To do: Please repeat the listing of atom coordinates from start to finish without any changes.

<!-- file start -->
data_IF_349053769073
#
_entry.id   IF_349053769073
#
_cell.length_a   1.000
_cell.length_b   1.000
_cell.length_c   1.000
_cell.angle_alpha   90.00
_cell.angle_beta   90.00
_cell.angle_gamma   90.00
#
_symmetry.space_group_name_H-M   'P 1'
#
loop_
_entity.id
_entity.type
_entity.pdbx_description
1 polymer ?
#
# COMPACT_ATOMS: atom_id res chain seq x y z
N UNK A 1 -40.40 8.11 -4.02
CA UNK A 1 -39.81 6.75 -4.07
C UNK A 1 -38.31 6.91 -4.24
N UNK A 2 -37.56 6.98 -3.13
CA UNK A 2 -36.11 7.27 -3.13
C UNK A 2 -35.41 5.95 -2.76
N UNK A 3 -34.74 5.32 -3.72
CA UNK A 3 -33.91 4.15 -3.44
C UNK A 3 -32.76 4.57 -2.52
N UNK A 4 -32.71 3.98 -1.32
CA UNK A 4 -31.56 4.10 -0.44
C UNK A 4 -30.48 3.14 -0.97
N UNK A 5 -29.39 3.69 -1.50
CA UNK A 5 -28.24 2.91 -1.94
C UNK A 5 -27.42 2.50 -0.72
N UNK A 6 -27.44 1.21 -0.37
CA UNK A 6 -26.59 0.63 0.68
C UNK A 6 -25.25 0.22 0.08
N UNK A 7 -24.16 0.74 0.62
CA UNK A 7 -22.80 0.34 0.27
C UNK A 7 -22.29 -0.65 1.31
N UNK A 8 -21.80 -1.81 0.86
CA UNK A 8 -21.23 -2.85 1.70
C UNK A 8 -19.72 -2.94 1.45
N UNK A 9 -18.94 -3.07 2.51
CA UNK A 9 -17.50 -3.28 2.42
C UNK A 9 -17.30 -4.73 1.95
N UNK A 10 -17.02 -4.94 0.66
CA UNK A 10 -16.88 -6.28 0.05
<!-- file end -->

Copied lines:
data_IF_349053769073
#
_entry.id   IF_349053769073
#
_cell.length_a   1.000
_cell.length_b   1.000
_cell.length_c   1.000
_cell.angle_alpha   90.00
_cell.angle_beta   90.00
_cell.angle_gamma   90.00
#
_symmetry.space_group_name_H-M   'P 1'
#
loop_
_entity.id
_entity.type
_entity.pdbx_description
1 polymer ?
#
# COMPACT_ATOMS: atom_id res chain seq x y z
N UNK A 1 -40.40 8.11 -4.02
CA UNK A 1 -39.81 6.75 -4.07
C UNK A 1 -38.31 6.91 -4.24
N UNK A 2 -37.56 6.98 -3.13
CA UNK A 2 -36.11 7.27 -3.13
C UNK A 2 -35.41 5.95 -2.76
N UNK A 3 -34.74 5.32 -3.72
CA UNK A 3 -33.91 4.15 -3.44
C UNK A 3 -32.76 4.57 -2.52
N UNK A 4 -32.71 3.98 -1.32
CA UNK A 4 -31.56 4.10 -0.44
C UNK A 4 -30.48 3.14 -0.97
N UNK A 5 -29.39 3.69 -1.50
CA UNK A 5 -28.24 2.91 -1.94
C UNK A 5 -27.42 2.50 -0.72
N UNK A 6 -27.44 1.21 -0.37
CA UNK A 6 -26.59 0.63 0.68
C UNK A 6 -25.25 0.22 0.08
N UNK A 7 -24.16 0.74 0.62
CA UNK A 7 -22.80 0.34 0.27
C UNK A 7 -22.29 -0.65 1.31
N UNK A 8 -21.80 -1.81 0.86
CA UNK A 8 -21.23 -2.85 1.70
C UNK A 8 -19.72 -2.94 1.45
N UNK A 9 -18.94 -3.07 2.51
CA UNK A 9 -17.50 -3.28 2.42
C UNK A 9 -17.30 -4.73 1.95
N UNK A 10 -17.02 -4.94 0.66
CA UNK A 10 -16.88 -6.28 0.05